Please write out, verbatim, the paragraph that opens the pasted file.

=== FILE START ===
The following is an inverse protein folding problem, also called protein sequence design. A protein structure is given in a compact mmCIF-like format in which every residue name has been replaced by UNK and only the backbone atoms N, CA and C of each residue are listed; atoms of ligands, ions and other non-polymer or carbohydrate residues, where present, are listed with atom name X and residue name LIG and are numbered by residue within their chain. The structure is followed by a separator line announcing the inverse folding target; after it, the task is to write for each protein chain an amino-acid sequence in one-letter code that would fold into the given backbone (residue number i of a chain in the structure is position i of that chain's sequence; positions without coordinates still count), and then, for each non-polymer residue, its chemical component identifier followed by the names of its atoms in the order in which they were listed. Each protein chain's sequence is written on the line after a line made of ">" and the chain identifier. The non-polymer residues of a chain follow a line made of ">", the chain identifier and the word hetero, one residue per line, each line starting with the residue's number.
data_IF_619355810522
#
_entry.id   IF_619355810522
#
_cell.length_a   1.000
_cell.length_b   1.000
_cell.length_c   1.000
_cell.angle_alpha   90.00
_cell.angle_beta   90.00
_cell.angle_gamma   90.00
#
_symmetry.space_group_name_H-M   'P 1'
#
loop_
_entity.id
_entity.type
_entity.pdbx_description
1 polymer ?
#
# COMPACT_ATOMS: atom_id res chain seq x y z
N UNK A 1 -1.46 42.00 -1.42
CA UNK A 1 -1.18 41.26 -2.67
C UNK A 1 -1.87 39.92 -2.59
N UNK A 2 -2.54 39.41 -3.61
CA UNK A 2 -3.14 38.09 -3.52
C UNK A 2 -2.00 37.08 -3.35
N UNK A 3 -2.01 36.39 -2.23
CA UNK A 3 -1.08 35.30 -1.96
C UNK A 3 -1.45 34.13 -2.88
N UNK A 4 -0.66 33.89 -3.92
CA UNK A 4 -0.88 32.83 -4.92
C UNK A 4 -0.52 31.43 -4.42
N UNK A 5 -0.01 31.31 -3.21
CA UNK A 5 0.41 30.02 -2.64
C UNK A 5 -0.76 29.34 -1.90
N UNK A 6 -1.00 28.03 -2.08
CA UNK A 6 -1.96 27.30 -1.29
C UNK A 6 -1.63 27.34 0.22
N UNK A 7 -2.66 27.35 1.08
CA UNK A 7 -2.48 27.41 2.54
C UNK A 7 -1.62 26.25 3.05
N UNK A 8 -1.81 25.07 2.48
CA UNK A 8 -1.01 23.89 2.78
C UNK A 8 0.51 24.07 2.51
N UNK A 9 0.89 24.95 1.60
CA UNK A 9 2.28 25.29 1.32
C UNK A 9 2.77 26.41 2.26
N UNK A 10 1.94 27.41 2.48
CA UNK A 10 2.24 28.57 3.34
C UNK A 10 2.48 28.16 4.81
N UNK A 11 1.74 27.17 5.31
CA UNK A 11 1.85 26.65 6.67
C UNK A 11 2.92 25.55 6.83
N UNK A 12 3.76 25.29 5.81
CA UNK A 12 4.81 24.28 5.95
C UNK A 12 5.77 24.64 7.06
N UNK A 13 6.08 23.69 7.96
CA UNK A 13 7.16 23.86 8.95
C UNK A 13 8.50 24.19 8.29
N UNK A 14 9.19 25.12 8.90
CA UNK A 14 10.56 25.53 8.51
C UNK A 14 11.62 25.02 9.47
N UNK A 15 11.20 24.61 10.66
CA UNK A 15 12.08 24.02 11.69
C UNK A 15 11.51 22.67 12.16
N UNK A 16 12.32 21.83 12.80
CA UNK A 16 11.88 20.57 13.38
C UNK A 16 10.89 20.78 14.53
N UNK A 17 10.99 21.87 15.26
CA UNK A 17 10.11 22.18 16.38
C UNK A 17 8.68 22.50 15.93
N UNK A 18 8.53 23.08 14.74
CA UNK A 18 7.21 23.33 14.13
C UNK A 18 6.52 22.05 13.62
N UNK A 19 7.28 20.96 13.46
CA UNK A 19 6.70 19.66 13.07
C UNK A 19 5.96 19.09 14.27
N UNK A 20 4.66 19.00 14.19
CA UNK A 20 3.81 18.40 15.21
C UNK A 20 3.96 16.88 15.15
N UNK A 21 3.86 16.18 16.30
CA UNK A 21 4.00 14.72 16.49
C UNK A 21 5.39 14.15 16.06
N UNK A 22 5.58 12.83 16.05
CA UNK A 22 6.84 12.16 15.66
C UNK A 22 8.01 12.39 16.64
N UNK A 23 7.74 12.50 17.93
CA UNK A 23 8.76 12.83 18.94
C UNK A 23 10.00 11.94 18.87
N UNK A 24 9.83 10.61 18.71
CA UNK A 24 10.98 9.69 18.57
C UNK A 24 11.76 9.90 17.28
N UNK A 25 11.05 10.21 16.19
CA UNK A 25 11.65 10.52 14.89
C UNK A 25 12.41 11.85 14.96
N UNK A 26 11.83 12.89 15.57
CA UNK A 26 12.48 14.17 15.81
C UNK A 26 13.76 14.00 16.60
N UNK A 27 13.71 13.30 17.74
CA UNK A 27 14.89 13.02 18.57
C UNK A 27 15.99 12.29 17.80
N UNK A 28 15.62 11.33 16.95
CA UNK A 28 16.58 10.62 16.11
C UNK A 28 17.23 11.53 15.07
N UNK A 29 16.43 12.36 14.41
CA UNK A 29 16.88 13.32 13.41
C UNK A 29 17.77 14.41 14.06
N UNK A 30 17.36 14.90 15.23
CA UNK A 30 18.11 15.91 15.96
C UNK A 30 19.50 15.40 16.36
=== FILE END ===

The following is an inverse protein folding problem, also called protein sequence design. A protein structure is given in a compact mmCIF-like format in which every residue name has been replaced by UNK and only the backbone atoms N, CA and C of each residue are listed; atoms of ligands, ions and other non-polymer or carbohydrate residues, where present, are listed with atom name X and residue name LIG and are numbered by residue within their chain. The structure is followed by a separator line announcing the inverse folding target; after it, the task is to write for each protein chain an amino-acid sequence in one-letter code that would fold into the given backbone (residue number i of a chain in the structure is position i of that chain's sequence; positions without coordinates still count), and then, for each non-polymer residue, its chemical component identifier followed by the names of its atoms in the order in which they were listed. Each protein chain's sequence is written on the line after a line made of ">" and the chain identifier. The non-polymer residues of a chain follow a line made of ">", the chain identifier and the word hetero, one residue per line, each line starting with the residue's number.